In 2005, the American Dialect Society declared “truthiness” its word of the year – but not for its original, albeit archaic, usage of describing the habit of being truthful.
Earlier that year, comedian and satirist Stephen Colbert gave truthiness a very modern and ironic spin when trying to come up with the right word for a sketch. He explained the word to his writers: “We’re not talking about truth, we’re talking about something that seems like truth – the truth we want to exist.”
Truthiness abounds in social media. When everyone is empowered to share their every thought, the line between fact and opinion becomes ever more blurred. The weight of all those subjective experiences begins to outweigh the objective data. Echo chambers form that make it even harder for factual information to reach the people who most need to be persuaded or corrected by it.
The major social networks continue to debate what their role should be in policing misinformation and fake news, with differing strategies. Facebook’s third-party fact-checking program has been criticised for alleged political bias while Twitter has attracted the ire of President Trump by attaching warnings to some of his tweets.
However, Twitter’s more recent fact-checking approach may be a clue to how social media companies might address the constant flood of inaccuracy and mischief in the future – and how it might affect the rest of us who aren’t influential politicians.
In June, Twitter began automatically adding a warning label to any tweet that mentions both 5G and COVID-19 as a way to combat the spread of misinformation and conspiracy theories. The label simply says, “Get the facts about COVID-19” and links to a Twitter story with the title “No, 5G isn’t causing coronavirus.”
Myth busted? Probably not. There’ll always be those who refuse to accept the evidence, preferring to accept anecdotal evidence over hard facts. But providing easy access to the evidence might reduce the spread of misinformation among people who might otherwise have trusted the claim uncritically.
The company is still manually removing tweets that contain “a call to action that could potentially cause harm.” Automatically labelling tweets containing certain keywords – while not perfect – avoids Twitter needing to determine which of the thousands of tweets on the topic might cross the line. The wording doesn’t pass judgment on the tweet itself but ensures anyone reading the tweet has one-click access to the facts.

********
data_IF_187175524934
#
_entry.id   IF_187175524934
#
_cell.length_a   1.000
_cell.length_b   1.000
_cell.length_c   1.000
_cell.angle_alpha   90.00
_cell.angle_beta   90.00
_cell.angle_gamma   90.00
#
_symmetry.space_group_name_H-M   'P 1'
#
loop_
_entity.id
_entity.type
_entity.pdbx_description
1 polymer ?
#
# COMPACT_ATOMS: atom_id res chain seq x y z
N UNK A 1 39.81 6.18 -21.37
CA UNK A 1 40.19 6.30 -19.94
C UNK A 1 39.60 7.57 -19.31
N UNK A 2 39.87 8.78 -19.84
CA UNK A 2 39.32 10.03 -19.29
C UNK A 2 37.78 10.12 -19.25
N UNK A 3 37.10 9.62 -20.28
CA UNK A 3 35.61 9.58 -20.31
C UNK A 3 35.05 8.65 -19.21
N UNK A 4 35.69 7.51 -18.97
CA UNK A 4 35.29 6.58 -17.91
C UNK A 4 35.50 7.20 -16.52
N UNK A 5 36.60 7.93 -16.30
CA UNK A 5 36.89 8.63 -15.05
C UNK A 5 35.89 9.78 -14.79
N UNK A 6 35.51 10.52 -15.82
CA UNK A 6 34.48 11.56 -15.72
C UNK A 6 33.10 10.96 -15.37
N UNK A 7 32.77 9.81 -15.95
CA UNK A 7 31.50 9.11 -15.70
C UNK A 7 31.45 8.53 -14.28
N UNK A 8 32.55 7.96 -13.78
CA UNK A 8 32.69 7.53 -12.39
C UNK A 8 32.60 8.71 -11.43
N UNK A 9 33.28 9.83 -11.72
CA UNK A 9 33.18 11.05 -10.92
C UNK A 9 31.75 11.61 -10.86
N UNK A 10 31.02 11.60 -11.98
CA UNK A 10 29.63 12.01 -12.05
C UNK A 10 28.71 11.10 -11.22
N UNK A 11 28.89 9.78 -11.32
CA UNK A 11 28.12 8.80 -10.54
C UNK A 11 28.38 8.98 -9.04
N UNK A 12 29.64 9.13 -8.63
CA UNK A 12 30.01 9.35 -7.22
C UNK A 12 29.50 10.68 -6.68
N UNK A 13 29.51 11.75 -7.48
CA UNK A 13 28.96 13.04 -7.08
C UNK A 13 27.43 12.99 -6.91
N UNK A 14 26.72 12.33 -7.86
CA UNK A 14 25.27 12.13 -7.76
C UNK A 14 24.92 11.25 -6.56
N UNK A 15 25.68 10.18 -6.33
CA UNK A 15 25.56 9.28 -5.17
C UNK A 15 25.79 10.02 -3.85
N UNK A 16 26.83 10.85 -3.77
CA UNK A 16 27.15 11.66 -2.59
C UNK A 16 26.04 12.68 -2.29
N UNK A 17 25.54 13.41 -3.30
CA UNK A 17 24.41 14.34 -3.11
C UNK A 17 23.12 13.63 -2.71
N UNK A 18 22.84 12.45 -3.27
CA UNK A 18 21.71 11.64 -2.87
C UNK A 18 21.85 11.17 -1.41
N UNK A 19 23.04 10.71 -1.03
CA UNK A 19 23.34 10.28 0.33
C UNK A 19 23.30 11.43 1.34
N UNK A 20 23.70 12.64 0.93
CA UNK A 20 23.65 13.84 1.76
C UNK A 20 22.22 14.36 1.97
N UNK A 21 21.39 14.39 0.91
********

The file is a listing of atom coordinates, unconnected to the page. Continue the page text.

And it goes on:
This keyword-driven and impartial approach could conceivably be expanded to counter dubious claims or inject facts into topics and conversations beyond COVID-19.
“Sure,” you might be thinking, “but our business doesn’t post conspiracy theories and we steer clear of controversial topics.”
Be honest. Marketers aren’t entirely innocent when it comes to truthiness. And there’s at least one area where the platforms are extremely keen to crack down.
Instagram continues to wage a war against influencer campaigns that attempt to appear as organic word of mouth. While the truth is that influencers are paid (in $ or product), many marketers still try to avoid or downplay any disclosure of the commercial relationship to project the truthiness of a genuine and unbiased recommendation.
Hashtag: Not-all-marketers, obviously. But it’s still a thing, despite the FTC having strict guidelines in place for years, and other regulators like the ACCC also taking a stance about disclosing relationships between advertisers
According to Influencer Marketing Hub’s 2020 Benchmark Report, only 14% of influencers are fully compliant with disclosure guidelines.
What’s ironic about this is that, as Harvard Business Review discovered, “in any particular year, disclosure makes almost no difference to the impact of the influencer’s recommendation on the purchase decision.”
All of this truthiness isn’t benefiting the brand. But it may cost the brand, with the FTC now saying it will hold advertisers and companies accountable instead of small influencers.
Plus, truthiness is never as good as genuine transparency – particularly when the audience smells something rotten.
Truthiness isn’t always deliberate. Sometimes it’s just lazy (or absent) research, poor fact-checking, or over-confident writing that dresses up opinion as fact. But, because it feels right, the marketer or publisher doesn’t question it.
Maybe they should.
That Einstein quote slapped on a graphic and posted to Facebook might be inspirational and clever, but I’m betting Einstein never said it.
That stat might seem impressive and significant, but you might want to check your math before using it to prove a point.
That “fact” or claim might have appeared in so many articles, presentations and social media posts over the years that it must surely be true. But unless you can trace and corroborate the original source it’s probably just a myth given truthiness through repetition.
If you’ve ever shared or quoted the popular “fact” that our brains process visuals 60,000 times faster than text, I’d be going back and adding a correction if I were you. It’s just not true. Otherwise, you’re adding to the weight of references that allow the myth to continue spreading even today.
It doesn’t matter if a fact, stat or quote feels true. That’s not how facts work.
Yes, fact-checking does take more time. Sometimes – when the original source is elusive because so many people refuse to provide links or proper references – it can take a long time. But being loose with the truth or careless towards accuracy can gradually undermine any authority or trust you might have with your audience.